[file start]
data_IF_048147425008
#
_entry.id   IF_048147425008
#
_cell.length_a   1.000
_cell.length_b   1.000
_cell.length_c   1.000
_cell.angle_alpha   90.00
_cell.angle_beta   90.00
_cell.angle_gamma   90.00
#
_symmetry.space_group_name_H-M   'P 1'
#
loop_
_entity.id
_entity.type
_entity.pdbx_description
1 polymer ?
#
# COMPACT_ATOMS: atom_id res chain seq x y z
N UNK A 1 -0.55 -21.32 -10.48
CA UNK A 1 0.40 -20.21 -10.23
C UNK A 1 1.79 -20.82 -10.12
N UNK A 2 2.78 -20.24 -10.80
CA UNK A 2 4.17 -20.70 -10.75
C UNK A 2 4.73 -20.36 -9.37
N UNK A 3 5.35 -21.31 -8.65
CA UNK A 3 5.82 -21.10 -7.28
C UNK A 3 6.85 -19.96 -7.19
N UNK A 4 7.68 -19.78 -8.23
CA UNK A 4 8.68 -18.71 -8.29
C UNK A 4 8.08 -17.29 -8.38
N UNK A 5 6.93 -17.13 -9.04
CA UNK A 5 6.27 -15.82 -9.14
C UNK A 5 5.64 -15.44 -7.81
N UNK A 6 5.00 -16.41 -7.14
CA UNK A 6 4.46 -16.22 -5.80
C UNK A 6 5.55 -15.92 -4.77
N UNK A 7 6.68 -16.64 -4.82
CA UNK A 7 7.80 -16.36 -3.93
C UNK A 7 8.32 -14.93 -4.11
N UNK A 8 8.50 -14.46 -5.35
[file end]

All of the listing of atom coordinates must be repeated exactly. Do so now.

data_IF_048147425008
#
_entry.id   IF_048147425008
#
_cell.length_a   1.000
_cell.length_b   1.000
_cell.length_c   1.000
_cell.angle_alpha   90.00
_cell.angle_beta   90.00
_cell.angle_gamma   90.00
#
_symmetry.space_group_name_H-M   'P 1'
#
loop_
_entity.id
_entity.type
_entity.pdbx_description
1 polymer ?
#
# COMPACT_ATOMS: atom_id res chain seq x y z
N UNK A 1 -0.55 -21.32 -10.48
CA UNK A 1 0.40 -20.21 -10.23
C UNK A 1 1.79 -20.82 -10.12
N UNK A 2 2.78 -20.24 -10.80
CA UNK A 2 4.17 -20.70 -10.75
C UNK A 2 4.73 -20.36 -9.37
N UNK A 3 5.35 -21.31 -8.65
CA UNK A 3 5.82 -21.10 -7.28
C UNK A 3 6.85 -19.96 -7.19
N UNK A 4 7.68 -19.78 -8.23
CA UNK A 4 8.68 -18.71 -8.29
C UNK A 4 8.08 -17.29 -8.38
N UNK A 5 6.93 -17.13 -9.04
CA UNK A 5 6.27 -15.82 -9.14
C UNK A 5 5.64 -15.44 -7.81
N UNK A 6 5.00 -16.41 -7.14
CA UNK A 6 4.46 -16.22 -5.80
C UNK A 6 5.55 -15.92 -4.77
N UNK A 7 6.68 -16.64 -4.82
CA UNK A 7 7.80 -16.36 -3.93
C UNK A 7 8.32 -14.93 -4.11
N UNK A 8 8.50 -14.46 -5.35